Advertisers, however, are aware that not all clicks on their advertisements result in desired user actions or “conversions.” A conversion may be defined by the advertiser and may represent a purchase, a registration, a page-view, etc. Advertisers, therefore, like to know the conversion rate associated with their advertisements being displayed to users. This allows the advertiser to maximize their return on investment (ROI) by reducing fees paid on non-profitable advertisements.
Conversion tracking may also be useful for search engine companies. If a search company was able to accurately track conversions, the search engine company may be able to vary the way in which companies are charged for targeted ads.
- SUMMARY OF THE INVENTION
Therefore, there exists a need for systems and methods for tracking conversions associated with user actions.
Implementations consistent with the principles of the invention detect whether particular user actions are performed.
In accordance with one implementation consistent with the principles of the invention, a method for tracking user actions is provided. The method may include identifying a user action and generating a cookie in response to the user action, where the cookie is associated with the advertiser. The method may also include transmitting the cookie to the user and receiving the cookie from the user in response to an other action by the user.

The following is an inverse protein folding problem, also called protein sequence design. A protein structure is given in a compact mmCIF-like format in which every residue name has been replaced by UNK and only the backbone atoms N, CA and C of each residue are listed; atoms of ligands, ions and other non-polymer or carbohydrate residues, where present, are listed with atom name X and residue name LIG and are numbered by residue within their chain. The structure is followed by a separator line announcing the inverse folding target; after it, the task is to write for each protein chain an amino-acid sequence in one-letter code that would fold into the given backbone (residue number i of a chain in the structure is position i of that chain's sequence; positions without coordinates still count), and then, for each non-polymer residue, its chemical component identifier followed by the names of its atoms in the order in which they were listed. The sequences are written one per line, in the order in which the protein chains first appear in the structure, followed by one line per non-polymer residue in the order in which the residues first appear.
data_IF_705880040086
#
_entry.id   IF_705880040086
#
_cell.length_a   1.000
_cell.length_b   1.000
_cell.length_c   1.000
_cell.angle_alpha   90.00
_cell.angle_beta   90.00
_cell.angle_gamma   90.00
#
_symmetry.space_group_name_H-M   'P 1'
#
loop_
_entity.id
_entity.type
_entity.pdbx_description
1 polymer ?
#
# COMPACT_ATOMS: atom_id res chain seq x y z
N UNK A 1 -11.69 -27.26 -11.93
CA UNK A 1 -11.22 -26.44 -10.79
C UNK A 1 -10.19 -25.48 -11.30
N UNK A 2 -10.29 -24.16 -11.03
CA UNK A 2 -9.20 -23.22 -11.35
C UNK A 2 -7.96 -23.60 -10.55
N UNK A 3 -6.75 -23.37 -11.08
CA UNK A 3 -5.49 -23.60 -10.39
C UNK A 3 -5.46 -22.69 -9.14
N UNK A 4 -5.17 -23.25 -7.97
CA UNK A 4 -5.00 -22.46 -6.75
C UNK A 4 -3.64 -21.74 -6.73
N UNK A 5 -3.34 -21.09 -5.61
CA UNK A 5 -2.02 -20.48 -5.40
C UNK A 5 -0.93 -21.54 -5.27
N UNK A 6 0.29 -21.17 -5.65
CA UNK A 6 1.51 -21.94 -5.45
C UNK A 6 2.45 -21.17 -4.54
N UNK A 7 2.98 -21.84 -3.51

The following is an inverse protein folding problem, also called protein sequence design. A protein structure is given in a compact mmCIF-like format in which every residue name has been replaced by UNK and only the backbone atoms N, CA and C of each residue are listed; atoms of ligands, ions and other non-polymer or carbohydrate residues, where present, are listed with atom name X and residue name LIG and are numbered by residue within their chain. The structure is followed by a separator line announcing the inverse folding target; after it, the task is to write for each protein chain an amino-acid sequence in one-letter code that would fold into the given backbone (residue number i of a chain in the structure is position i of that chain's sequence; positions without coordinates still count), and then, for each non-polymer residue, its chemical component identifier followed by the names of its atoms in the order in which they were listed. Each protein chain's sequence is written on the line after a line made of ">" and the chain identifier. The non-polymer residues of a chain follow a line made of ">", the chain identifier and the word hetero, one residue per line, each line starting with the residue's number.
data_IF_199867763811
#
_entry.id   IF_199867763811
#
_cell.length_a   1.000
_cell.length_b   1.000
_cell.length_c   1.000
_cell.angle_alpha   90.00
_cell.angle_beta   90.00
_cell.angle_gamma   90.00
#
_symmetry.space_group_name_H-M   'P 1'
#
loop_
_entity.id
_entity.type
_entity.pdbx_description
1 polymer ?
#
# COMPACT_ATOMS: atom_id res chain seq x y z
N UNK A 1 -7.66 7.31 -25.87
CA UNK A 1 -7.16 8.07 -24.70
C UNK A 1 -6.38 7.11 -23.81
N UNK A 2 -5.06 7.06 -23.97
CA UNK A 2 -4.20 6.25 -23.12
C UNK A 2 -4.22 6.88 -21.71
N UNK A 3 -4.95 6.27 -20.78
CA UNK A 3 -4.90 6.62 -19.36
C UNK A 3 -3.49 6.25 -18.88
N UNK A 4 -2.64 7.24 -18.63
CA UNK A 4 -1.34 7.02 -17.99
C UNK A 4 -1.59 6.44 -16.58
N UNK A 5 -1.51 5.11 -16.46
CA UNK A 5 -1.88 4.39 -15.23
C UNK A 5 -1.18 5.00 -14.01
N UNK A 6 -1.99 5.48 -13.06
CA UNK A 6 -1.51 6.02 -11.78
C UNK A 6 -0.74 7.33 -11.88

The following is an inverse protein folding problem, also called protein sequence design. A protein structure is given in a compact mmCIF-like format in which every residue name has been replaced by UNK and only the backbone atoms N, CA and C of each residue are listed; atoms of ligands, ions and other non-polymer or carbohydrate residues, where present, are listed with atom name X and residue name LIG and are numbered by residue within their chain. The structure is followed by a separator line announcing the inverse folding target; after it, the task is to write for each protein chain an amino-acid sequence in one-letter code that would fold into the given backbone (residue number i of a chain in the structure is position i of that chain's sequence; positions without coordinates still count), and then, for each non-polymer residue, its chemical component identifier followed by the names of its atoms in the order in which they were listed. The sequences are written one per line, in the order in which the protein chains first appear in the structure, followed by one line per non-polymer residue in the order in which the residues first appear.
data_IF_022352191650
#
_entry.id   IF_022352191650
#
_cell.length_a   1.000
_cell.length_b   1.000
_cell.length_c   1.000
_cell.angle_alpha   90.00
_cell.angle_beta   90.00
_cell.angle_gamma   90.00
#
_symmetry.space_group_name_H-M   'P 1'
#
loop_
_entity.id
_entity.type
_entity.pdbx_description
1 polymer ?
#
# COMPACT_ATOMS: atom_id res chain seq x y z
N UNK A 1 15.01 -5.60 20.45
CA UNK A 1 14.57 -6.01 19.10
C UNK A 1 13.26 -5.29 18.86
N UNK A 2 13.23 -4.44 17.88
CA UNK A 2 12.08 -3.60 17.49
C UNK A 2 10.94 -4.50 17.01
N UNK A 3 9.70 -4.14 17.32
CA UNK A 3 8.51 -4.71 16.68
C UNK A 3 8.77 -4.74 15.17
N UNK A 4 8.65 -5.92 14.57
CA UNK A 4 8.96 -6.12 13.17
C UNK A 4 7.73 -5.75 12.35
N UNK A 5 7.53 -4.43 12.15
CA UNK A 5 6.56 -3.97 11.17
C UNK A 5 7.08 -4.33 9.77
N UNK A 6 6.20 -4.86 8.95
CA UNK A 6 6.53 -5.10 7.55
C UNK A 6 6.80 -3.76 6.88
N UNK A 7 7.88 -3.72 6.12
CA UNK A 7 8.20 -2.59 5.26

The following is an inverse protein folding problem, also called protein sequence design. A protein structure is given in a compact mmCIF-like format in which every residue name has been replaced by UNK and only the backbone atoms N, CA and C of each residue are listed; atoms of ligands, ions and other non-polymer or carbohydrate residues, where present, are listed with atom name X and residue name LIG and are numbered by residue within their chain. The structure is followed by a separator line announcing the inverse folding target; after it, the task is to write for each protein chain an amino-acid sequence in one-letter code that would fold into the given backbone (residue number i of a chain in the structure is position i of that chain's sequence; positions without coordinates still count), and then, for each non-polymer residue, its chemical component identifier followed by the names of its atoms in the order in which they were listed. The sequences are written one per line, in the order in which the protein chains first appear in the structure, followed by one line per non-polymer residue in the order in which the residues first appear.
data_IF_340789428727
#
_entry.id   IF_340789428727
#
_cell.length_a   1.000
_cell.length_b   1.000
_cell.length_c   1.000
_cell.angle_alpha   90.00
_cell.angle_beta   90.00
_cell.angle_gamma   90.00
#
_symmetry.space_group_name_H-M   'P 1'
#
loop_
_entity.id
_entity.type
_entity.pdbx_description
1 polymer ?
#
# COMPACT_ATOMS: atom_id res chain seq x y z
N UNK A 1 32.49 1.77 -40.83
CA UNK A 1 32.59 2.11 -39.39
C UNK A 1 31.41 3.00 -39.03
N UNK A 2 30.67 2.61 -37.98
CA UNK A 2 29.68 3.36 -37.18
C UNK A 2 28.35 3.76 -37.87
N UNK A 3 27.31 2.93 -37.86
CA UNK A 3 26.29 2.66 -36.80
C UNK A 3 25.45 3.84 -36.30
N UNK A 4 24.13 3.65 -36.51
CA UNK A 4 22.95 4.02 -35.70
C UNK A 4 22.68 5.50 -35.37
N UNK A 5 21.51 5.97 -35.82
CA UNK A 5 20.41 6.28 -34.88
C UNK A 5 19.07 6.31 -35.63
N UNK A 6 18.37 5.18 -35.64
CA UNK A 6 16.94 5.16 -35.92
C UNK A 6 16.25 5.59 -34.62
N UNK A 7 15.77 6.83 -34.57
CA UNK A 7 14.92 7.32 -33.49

In another implementation consistent with the principles of the invention, a server includes a memory and a processor. The processor may be configured to receive at least one cookie in response to a user action, where the cookie is associated with an advertiser. The processor may also be configured to store the at least one cookie in the memory and receive a conversion indication associated with the advertiser. The processor may further be configured to determine whether the conversion resulted from an advertisement associated with the advertiser based at least in part on the stored cookie.